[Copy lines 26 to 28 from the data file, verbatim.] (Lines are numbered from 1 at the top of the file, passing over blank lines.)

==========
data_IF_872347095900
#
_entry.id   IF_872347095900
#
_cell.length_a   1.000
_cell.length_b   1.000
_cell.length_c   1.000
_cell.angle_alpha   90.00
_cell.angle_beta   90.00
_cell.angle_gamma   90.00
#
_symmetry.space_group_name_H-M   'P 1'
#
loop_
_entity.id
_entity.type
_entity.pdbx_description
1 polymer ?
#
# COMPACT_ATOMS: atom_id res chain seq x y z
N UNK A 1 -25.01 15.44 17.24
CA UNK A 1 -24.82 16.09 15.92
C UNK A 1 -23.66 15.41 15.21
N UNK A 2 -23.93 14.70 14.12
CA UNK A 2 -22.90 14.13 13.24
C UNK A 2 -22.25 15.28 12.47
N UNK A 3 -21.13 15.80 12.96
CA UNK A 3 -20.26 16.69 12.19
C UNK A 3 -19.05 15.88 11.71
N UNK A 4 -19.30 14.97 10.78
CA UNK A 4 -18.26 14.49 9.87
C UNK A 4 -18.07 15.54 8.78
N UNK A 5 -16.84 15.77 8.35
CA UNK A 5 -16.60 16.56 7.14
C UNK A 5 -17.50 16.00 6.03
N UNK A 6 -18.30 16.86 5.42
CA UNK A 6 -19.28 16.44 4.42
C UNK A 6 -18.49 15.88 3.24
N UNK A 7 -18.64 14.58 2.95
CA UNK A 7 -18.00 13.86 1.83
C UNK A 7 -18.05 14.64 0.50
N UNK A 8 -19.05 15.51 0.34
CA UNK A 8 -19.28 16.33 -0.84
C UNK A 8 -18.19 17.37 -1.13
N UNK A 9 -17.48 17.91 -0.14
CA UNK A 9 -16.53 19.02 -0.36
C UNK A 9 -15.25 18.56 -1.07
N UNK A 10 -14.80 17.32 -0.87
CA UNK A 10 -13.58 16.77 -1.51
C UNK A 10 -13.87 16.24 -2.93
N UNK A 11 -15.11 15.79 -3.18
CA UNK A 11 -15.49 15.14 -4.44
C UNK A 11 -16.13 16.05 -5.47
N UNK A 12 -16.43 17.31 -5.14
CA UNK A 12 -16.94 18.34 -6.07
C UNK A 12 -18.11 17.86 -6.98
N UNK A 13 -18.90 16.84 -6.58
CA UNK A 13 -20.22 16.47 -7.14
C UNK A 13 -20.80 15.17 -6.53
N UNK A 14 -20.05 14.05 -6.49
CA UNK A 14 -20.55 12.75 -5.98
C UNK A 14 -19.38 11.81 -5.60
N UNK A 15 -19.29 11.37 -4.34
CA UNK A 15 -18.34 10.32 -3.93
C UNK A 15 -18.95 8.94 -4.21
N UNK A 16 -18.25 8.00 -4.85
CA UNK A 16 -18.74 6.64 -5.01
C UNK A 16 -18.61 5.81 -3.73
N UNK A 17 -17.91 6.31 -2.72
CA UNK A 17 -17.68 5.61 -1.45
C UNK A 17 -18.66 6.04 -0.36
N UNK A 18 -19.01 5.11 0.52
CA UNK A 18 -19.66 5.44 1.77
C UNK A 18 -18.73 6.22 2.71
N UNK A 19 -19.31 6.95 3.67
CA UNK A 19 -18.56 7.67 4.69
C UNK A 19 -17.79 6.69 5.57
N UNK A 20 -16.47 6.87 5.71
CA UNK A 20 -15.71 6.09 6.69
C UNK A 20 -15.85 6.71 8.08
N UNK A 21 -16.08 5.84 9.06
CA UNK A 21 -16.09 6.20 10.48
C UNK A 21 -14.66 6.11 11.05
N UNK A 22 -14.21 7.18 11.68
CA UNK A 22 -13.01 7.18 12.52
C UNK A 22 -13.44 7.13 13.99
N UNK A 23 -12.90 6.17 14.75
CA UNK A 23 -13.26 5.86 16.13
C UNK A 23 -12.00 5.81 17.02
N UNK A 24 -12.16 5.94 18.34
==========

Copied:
C UNK A 2 -22.25 15.28 12.47
N UNK A 3 -21.13 15.80 12.96
CA UNK A 3 -20.26 16.69 12.19